Construction of bike lanes on Toronto's Bloor street got underway this week — the fulfillment of a decades-long wish by citizens hoping to address global warming and air pollution, reduce congestion and boost physical fitness.
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But some of the initial media coverage has been less than celebratory. A headline in the Toronto Sun said, "Bloor bike lanes get mixed reviews", and CBC said the lanes' installation was causing "bumper-to-bumper traffic" and would mean loss of parking spaces. The Toronto Star was more upbeat, but even that progressive paper cautioned that businesses and drivers were only accepting of the project "so far".
The negative tone is disappointing. Any construction brings inconvenience, but in this case it will be short-lived. Installation should be complete in two weeks, and the project's long-term value is considerable.
The new bike lane will be a boon to local businesses when complete. Research shows people arriving by bike spend more money than those arriving by automobile. In fact, researchers at Portland State University discovered that customers who cycle spend 24 per cent more per month than those who are car-based, possibly because lower fuel and maintenance costs free up money for other things. The New York City Department of Transport found that, following creation of a protected bike lane on Ninth Avenue, local businesses enjoyed up to a 49 per cent increase in retail sales. It's not surprising that during debates on the Bloor lanes, more than 70 business owners voiced support for the project.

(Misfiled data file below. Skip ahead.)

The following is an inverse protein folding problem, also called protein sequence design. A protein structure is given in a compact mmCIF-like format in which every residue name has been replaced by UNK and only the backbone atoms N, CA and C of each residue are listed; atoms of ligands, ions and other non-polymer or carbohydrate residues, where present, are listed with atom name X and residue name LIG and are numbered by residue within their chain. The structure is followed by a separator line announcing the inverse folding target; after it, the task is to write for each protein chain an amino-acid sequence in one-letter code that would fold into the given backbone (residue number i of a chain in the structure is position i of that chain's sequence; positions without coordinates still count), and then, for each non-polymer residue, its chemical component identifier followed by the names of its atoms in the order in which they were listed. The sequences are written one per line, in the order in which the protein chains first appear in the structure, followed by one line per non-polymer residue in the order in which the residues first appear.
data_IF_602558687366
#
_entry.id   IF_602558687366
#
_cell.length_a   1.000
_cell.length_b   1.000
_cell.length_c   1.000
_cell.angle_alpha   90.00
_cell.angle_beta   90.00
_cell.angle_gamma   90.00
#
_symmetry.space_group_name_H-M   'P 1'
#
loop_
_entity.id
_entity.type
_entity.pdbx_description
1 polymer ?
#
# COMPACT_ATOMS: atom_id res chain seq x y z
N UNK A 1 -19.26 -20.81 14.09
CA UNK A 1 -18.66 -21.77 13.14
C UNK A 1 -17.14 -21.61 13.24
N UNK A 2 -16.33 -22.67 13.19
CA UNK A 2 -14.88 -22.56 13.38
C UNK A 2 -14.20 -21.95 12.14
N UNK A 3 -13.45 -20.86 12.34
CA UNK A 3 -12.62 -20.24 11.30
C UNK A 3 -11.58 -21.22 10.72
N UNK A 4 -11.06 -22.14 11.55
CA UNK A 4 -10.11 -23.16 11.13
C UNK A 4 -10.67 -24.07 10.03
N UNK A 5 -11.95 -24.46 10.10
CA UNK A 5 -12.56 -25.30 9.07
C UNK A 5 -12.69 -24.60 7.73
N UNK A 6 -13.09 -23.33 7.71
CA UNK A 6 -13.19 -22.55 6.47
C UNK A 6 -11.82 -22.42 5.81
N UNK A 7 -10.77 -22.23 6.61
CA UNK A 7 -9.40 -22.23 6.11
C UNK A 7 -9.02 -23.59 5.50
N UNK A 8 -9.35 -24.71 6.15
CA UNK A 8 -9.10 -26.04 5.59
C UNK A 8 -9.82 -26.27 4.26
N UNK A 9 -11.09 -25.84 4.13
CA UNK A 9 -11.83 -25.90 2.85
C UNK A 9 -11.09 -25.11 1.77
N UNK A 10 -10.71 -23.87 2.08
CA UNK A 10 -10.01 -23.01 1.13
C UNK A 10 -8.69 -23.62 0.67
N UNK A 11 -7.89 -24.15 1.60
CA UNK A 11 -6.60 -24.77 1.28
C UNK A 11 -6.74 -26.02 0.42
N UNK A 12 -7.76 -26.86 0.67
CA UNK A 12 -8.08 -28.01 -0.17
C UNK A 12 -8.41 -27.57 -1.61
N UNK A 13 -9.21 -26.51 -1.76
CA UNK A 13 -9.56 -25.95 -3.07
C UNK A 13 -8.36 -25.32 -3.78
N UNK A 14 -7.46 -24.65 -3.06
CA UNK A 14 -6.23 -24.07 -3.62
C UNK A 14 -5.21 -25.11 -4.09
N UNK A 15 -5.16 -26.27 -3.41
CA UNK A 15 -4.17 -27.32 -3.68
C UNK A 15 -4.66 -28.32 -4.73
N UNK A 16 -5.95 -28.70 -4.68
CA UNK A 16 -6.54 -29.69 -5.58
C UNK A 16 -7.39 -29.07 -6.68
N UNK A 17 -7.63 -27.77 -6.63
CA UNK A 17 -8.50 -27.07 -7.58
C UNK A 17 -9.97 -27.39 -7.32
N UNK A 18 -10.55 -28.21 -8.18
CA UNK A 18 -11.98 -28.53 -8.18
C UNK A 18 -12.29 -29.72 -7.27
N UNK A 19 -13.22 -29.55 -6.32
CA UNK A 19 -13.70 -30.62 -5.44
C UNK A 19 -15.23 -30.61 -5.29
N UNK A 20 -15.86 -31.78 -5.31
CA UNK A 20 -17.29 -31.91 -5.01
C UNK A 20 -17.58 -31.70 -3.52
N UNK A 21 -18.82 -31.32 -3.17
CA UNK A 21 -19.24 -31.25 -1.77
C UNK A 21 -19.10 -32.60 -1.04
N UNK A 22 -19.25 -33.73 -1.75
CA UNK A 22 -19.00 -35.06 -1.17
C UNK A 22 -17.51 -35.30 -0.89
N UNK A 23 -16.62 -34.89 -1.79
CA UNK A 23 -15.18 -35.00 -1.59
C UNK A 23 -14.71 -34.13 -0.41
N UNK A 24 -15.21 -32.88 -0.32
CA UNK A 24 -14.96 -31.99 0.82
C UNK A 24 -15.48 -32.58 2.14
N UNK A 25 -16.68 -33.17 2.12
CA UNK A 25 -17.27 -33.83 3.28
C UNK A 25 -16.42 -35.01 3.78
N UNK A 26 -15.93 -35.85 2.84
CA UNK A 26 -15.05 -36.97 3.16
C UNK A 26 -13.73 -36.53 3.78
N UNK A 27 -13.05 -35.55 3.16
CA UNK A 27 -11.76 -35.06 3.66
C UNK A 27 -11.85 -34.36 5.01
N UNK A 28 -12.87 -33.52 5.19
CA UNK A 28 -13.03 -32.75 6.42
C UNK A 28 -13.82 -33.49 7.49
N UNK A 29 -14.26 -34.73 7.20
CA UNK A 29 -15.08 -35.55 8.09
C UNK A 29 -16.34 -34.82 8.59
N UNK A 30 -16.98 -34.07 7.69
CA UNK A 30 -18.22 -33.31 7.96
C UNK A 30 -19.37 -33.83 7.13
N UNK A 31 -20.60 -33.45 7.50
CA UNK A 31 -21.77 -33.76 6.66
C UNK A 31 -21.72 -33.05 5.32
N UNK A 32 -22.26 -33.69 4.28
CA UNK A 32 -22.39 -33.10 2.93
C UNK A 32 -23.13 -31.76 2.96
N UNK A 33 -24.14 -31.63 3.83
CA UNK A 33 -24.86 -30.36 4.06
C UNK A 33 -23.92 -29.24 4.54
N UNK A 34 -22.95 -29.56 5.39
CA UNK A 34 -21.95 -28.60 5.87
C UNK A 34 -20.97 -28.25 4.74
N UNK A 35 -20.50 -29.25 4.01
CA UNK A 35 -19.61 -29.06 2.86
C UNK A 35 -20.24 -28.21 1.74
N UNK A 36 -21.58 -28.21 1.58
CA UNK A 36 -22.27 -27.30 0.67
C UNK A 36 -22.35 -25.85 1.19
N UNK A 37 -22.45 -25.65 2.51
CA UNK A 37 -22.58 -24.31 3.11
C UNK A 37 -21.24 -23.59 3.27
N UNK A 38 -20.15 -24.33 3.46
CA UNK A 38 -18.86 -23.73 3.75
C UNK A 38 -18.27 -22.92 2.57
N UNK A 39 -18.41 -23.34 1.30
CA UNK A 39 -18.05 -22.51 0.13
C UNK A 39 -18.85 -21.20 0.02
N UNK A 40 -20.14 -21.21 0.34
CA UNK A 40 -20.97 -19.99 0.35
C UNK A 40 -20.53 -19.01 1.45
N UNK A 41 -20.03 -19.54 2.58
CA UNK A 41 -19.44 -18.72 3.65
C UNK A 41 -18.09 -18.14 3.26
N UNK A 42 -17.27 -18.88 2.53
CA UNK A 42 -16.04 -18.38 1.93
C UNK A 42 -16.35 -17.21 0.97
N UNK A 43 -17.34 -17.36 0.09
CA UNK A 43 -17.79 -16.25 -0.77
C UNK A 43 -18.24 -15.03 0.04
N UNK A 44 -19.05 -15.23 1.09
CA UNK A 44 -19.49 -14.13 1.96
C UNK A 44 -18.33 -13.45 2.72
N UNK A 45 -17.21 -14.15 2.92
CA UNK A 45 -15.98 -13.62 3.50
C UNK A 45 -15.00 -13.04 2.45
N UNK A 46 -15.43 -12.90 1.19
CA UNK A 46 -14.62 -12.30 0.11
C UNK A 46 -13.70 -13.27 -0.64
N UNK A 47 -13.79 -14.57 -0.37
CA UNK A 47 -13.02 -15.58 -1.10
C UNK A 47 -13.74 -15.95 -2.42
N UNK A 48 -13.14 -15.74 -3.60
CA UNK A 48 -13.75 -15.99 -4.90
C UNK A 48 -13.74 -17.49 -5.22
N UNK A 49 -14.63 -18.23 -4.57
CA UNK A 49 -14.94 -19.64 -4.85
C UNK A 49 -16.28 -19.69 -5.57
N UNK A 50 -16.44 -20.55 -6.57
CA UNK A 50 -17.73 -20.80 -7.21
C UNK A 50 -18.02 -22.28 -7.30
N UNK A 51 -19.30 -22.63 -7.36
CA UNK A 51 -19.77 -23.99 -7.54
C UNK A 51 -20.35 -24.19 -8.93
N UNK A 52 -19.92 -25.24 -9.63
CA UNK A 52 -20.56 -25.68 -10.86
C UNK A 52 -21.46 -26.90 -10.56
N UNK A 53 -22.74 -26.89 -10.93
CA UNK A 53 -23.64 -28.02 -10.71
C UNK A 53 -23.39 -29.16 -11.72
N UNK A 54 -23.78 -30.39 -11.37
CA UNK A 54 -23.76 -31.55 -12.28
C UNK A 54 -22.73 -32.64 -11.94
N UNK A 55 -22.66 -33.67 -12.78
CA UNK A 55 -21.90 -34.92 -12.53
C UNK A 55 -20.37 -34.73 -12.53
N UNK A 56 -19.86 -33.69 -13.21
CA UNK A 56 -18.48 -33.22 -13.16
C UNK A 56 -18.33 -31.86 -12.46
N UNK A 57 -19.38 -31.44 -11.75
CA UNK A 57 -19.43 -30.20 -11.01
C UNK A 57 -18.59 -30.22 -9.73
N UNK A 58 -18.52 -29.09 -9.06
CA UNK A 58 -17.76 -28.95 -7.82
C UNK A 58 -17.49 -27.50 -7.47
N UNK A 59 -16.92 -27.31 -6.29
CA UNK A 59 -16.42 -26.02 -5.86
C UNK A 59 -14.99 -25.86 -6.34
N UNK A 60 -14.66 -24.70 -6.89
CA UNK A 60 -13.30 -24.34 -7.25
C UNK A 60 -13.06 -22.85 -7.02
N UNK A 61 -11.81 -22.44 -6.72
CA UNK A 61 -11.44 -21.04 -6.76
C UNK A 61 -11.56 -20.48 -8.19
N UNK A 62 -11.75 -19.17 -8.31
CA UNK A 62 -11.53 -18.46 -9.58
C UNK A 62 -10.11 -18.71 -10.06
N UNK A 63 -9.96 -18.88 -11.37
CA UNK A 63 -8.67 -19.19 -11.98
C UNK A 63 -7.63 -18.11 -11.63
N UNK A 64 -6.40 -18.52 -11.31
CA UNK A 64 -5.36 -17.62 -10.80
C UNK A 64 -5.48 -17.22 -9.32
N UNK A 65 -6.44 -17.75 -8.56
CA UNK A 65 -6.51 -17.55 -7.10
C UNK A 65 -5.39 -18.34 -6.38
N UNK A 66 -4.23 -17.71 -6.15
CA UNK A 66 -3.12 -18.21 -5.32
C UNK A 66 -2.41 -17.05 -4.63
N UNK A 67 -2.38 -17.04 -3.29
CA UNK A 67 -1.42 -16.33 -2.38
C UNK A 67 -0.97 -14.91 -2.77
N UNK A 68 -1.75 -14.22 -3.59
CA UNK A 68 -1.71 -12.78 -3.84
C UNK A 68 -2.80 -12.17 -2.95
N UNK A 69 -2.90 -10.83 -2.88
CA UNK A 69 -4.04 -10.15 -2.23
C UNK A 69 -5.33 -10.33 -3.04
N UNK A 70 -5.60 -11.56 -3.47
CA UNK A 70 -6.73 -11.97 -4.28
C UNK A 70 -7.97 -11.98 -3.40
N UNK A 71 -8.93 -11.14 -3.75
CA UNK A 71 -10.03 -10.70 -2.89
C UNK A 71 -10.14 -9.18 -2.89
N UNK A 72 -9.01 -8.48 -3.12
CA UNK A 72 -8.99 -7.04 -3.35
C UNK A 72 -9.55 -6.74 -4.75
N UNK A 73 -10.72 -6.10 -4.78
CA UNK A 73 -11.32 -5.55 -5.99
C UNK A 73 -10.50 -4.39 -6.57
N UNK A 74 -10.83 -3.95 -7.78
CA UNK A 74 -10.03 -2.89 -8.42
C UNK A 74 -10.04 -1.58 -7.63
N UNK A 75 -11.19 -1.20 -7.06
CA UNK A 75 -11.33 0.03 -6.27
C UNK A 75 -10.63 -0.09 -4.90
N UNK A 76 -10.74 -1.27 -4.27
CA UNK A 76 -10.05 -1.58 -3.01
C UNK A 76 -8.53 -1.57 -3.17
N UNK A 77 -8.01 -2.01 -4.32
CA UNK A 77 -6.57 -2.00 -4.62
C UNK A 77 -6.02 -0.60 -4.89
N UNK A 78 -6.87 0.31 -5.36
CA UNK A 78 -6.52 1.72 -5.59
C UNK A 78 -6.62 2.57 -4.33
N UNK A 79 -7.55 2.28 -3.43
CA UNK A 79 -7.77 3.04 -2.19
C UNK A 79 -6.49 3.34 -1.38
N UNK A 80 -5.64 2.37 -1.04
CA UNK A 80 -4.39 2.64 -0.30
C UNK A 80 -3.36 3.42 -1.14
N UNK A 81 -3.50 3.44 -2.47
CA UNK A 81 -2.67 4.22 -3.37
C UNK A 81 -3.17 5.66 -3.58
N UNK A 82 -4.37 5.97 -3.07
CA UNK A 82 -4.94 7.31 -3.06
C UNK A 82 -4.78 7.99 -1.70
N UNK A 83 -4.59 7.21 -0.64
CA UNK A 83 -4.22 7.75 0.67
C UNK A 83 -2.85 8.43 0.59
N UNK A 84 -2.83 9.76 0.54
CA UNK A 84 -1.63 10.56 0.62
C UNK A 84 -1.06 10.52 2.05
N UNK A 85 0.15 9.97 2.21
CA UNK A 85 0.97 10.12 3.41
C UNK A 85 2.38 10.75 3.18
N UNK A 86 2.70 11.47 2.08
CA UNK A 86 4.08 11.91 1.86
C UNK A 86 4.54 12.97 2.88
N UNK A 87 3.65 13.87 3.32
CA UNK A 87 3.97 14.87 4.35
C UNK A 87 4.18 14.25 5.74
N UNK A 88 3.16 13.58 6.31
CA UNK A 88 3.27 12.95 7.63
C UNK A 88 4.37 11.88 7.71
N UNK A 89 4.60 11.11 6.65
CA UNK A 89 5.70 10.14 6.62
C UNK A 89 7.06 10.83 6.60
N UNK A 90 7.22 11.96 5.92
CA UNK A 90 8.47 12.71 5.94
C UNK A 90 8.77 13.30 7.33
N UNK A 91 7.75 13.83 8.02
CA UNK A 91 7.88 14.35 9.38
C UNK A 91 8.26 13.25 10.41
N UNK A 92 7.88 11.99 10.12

The project is also likely to help Toronto achieve its greenhouse gas reduction targets. A study just published by McGill and Concordia University scientists in the journal Transportation Research (August 2016) looked at the emissions cuts associated with building cycling infrastructure — and thereby reducing automobile dependence — in Montreal. Its conclusion: "A reduction of close to 2% in GHG emissions is observed for an increase of 7% in the length of the bicycle network. Results show the important benefits of bicycle infrastructure to reduce commuting automobile usage and GHG emissions." A two per cent drop in GHGs may sound small, but the researchers say that's the amount that would occur if Montreal converted its diesel buses to hybrids and electrified its commuter trains, a very extensive overhaul. It's far cheaper, not to mention faster, to create bike lanes.
I live close to Bloor and, walking by the construction each morning, I already sense the lane will bring good things. It will make the roadway fairer, officially acknowledging cyclists' presence and giving them the protection they've long deserved. It will make the road more predictable and safer, not just for bike riders but also drivers. It will offer Torontonians the option of leaving the car at home and, at least on occasion, substituting two wheels for four, which could prove an exciting change in their lives.
I suspect it will also enhance the neighbourhood's charm.
Gideon Forman is a cyclist, Toronto resident and transportation policy analyst at the David Suzuki Foundation.